The Hidden Jewel in Asia - Indonesia

It's been over a month since I was posted here for my company from Hong Kong. The learning curve for new-life adaptation has not been too deep for me. My previous overseas living experiences in Japan, Korea, UAE and Canada within the past ten years surely help. Thinking about it now, Europe is also in my resume, particularly given my overseas studies at the UK at a much younger age, where I first acquired many survival skills. The learning experiences at Insead also come in handy. But the adventurous opportunities for exploration and learning something new never fail to fascinate me. Besides, the private privilege of comparing observations between economies could be as much fun as enlightenment.

Having a family to go home to, especially one with outgoing and fun-loving characters around, also makes life easier and no less fulfulling - actually better - than the bachelor's lifestyle with which I was living in earlier locations.

It's not a bad view from my office in the Stock Exchange Building in Jakarta. But the polluted air can change it, putting a veil of haze on. The contrast between the two pictures seems obvious enough.

Setting foot on foreign soil, naturally one would like to feel a welcoming environment with friendly faces around. Indonesia should be very high on this score, although the story may not be the same for its general infrastructural friendliness. I guess my crude judgement here is in line with, rather than being influenced by, its ranks on those world indexes about "ease of doing business" and "economic freedom" - both very low, although nearer to the bottom of the former list than the latter. In fact, while one would not really feel being unfree in doing anything here, the difficulty of getting things done through the bureaucrazy is readily appreciated, eg, getting documents approved and custom clearance for shipments - in weeks rather than days.

Perhaps the speed of home internet surfing offers some clue to where expectation in lifestyle is most wanting. I am yet to find a reliable and, at the same time, economical service provider with genuine broadband/cable/ISDN-level of good performance to offer. The so-called broadband access provided by KableVision, a local cable TV operator, eg, is slower than the crude dial-up service in the early days of internet in other parts of the world, but charging a tacky-looking modem at US$109 and with a monthly fee of almost US$55 per month. Not sure does this convey any sense of disparity to other places anywhere near the Big-Max index's usefulness.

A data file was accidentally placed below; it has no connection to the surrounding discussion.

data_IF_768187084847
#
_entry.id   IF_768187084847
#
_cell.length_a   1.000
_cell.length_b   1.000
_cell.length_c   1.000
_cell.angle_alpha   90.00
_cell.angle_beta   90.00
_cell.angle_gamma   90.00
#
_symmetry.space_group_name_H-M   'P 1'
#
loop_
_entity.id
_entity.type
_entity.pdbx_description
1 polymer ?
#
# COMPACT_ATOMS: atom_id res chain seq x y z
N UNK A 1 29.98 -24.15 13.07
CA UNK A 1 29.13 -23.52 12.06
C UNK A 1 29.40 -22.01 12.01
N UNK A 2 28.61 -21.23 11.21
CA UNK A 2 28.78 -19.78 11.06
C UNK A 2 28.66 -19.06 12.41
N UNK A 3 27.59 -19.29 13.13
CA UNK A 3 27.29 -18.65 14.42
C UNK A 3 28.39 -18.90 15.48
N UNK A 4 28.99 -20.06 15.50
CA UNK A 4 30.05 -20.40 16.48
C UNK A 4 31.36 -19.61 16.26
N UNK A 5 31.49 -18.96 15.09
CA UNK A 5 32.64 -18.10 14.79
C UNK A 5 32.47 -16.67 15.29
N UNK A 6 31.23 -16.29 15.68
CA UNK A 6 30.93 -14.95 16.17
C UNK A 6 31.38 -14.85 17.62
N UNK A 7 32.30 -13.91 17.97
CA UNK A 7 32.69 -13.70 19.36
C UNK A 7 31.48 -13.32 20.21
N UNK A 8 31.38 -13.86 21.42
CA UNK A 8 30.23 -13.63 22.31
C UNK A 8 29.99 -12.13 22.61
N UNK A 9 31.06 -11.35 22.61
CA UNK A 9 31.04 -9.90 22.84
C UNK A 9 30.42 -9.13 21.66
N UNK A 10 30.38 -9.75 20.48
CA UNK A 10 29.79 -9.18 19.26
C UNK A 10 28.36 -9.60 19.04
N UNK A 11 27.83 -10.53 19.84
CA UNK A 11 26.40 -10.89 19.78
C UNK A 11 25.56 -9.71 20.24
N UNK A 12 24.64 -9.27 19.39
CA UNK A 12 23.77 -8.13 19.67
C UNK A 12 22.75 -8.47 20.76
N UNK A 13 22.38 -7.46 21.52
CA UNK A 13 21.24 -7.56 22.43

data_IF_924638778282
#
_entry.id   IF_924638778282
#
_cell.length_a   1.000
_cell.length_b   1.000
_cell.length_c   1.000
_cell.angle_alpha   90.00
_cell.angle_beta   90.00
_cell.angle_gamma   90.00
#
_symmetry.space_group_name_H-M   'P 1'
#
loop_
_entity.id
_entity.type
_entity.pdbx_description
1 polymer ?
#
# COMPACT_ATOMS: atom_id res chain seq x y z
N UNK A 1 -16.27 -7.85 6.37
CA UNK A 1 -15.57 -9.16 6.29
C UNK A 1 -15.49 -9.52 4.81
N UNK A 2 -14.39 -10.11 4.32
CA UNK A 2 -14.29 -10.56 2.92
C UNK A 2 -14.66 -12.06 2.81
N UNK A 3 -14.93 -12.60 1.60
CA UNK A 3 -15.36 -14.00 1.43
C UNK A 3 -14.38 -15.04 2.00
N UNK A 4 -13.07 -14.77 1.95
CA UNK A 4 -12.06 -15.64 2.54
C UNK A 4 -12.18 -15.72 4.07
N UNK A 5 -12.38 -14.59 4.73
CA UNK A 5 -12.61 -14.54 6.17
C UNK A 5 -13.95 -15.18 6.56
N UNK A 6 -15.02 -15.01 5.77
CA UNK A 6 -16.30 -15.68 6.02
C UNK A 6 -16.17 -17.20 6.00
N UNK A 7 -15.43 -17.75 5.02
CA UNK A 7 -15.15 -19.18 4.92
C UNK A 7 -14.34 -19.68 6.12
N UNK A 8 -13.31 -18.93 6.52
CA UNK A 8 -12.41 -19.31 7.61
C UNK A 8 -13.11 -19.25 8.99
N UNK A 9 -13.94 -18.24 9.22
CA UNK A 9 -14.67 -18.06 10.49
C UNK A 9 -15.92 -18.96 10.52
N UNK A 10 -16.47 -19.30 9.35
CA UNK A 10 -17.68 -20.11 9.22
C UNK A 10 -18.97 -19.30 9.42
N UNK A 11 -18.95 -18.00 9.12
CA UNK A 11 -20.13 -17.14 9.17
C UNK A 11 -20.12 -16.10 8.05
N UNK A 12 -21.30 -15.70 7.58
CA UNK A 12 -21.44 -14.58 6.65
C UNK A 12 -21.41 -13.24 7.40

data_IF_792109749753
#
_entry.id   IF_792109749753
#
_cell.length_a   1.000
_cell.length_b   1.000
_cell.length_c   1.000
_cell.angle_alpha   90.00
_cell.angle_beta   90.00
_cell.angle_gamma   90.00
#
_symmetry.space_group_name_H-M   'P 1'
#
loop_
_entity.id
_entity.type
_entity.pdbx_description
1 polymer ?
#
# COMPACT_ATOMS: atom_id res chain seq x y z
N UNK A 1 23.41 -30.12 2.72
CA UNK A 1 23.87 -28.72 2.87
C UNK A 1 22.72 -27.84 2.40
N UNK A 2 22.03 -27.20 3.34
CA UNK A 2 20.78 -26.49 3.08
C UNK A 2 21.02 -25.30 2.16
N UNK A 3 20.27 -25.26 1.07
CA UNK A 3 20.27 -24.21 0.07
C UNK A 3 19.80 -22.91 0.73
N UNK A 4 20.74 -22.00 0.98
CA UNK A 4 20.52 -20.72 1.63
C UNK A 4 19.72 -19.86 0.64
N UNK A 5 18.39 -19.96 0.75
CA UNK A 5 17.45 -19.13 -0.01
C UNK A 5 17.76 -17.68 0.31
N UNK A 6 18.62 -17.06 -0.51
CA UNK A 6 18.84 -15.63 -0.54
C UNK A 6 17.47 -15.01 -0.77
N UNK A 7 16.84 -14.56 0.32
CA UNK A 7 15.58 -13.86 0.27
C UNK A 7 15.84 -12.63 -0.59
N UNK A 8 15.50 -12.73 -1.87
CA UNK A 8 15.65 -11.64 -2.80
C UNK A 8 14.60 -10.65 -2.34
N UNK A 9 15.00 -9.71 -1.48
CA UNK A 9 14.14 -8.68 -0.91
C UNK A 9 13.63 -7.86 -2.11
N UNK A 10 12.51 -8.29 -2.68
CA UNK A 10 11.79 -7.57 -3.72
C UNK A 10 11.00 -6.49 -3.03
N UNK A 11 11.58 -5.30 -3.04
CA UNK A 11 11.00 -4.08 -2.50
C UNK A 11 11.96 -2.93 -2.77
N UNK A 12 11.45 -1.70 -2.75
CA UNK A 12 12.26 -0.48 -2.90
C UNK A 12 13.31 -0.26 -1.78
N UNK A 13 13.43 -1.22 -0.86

In today's e-world, however, that could be a major impediment to new business opportunities, if not economic gains. For one thing surely, working and online learning from home could only be a dream. While access in the office enviroment is mostly up to international standard (no doubt with more sophisticated server technology in place), information search from remote locations is barely efficient and e-transactions largely hindered - hardly a breeding ground for creative concepts. To be fair, though, I am yet to explore a couple of service providers rumoured to be good.

Nevertheless, the wireless and digital phenomenon seems prevalent enough, although Nokia 9300i seems more popular than Blackberry and digital cameras in the 3.2 mega pixels' range are still cool enough. But no 3G network is yet available.

But then who cares about new websites, push-email techology and WiFi availability when you live on a sustenance level of US$1 a day, as do a substantial portion of the 240 million population. Although mother beggars with toddlers in arms knocking on car windows is not as common a sight here as on Bombay streets, poverty is no doubt one thing keeping the rather good-looking president SBY losing sleep once in a while. By the way, I have had the jostled (from within a crowd) privilege of shaking hands with him when he was the honourable guest at the latest local anniversary occasion for the Chinese National Day.

Traffic infrastructure in Jakarta should be another concern for everbody as much as for the government. Although serious jam is probably one of the many big cities' syndromes that commuters just have to live with, whether the lack of modern traffic system and drivers' civilized code of road conduct, as in other emerging economies, adds to the problem can be debatable. As in the major Chineses cities, ShenZheng, eg, drivers simply squeeze cars into wedging space regardless of lines on road and even traffic signs. There are simply more cars than the roads can accommodate, period.

Otherwise, this is indeed one beautiful place on earth with rich cultural heritage to be explored and enjoyed. The food is tasty, a warning on high cholesterol level besides. The pretty ladies are, in their uniquely feminine way, very pretty. There were folklores of magic spell. I thought instead they were just naturally captivating.

I anticipate my regional travel schedule to be pretty exotic for these two years. With a landscape stretching a distance almost equivalent to that from London to Moscow and with over a hundred islands (I read from a book that there are 13,000 islands in Indonesia), there is no shortage of destinations in Indonesia to explore, beyond the famous Bali and the world wonder Borobudur. Watch out.


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